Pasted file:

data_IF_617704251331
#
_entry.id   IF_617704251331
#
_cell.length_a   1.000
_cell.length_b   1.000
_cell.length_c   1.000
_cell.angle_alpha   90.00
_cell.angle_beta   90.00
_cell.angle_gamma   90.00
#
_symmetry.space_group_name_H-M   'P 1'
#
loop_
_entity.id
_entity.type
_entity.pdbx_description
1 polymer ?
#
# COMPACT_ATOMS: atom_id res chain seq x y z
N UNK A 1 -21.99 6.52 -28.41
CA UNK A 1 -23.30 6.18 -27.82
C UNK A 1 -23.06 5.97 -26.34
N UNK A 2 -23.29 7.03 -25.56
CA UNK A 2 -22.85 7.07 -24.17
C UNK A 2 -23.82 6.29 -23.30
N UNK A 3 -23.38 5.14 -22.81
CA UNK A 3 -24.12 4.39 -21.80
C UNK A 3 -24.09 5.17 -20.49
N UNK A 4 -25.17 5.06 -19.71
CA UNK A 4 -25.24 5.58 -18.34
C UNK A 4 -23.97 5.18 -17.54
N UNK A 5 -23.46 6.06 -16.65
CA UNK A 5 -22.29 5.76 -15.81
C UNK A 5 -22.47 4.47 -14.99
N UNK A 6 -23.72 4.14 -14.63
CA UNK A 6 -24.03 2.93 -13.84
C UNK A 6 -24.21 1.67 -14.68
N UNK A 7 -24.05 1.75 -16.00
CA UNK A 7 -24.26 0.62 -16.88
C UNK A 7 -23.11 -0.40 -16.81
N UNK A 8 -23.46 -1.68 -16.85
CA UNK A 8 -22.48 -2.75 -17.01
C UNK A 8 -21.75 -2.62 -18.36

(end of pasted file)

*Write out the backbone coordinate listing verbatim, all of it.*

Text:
data_IF_617704251331
#
_entry.id   IF_617704251331
#
_cell.length_a   1.000
_cell.length_b   1.000
_cell.length_c   1.000
_cell.angle_alpha   90.00
_cell.angle_beta   90.00
_cell.angle_gamma   90.00
#
_symmetry.space_group_name_H-M   'P 1'
#
loop_
_entity.id
_entity.type
_entity.pdbx_description
1 polymer ?
#
# COMPACT_ATOMS: atom_id res chain seq x y z
N UNK A 1 -21.99 6.52 -28.41
CA UNK A 1 -23.30 6.18 -27.82
C UNK A 1 -23.06 5.97 -26.34
N UNK A 2 -23.29 7.03 -25.56
CA UNK A 2 -22.85 7.07 -24.17
C UNK A 2 -23.82 6.29 -23.30
N UNK A 3 -23.38 5.14 -22.81
CA UNK A 3 -24.12 4.39 -21.80
C UNK A 3 -24.09 5.17 -20.49
N UNK A 4 -25.17 5.06 -19.71
CA UNK A 4 -25.24 5.58 -18.34
C UNK A 4 -23.97 5.18 -17.54
N UNK A 5 -23.46 6.06 -16.65
CA UNK A 5 -22.29 5.76 -15.81
C UNK A 5 -22.47 4.47 -14.99
N UNK A 6 -23.72 4.14 -14.63
CA UNK A 6 -24.03 2.93 -13.84
C UNK A 6 -24.21 1.67 -14.68
N UNK A 7 -24.05 1.75 -16.00
CA UNK A 7 -24.26 0.62 -16.88
C UNK A 7 -23.11 -0.40 -16.81
N UNK A 8 -23.46 -1.68 -16.85
CA UNK A 8 -22.48 -2.75 -17.01
C UNK A 8 -21.75 -2.62 -18.36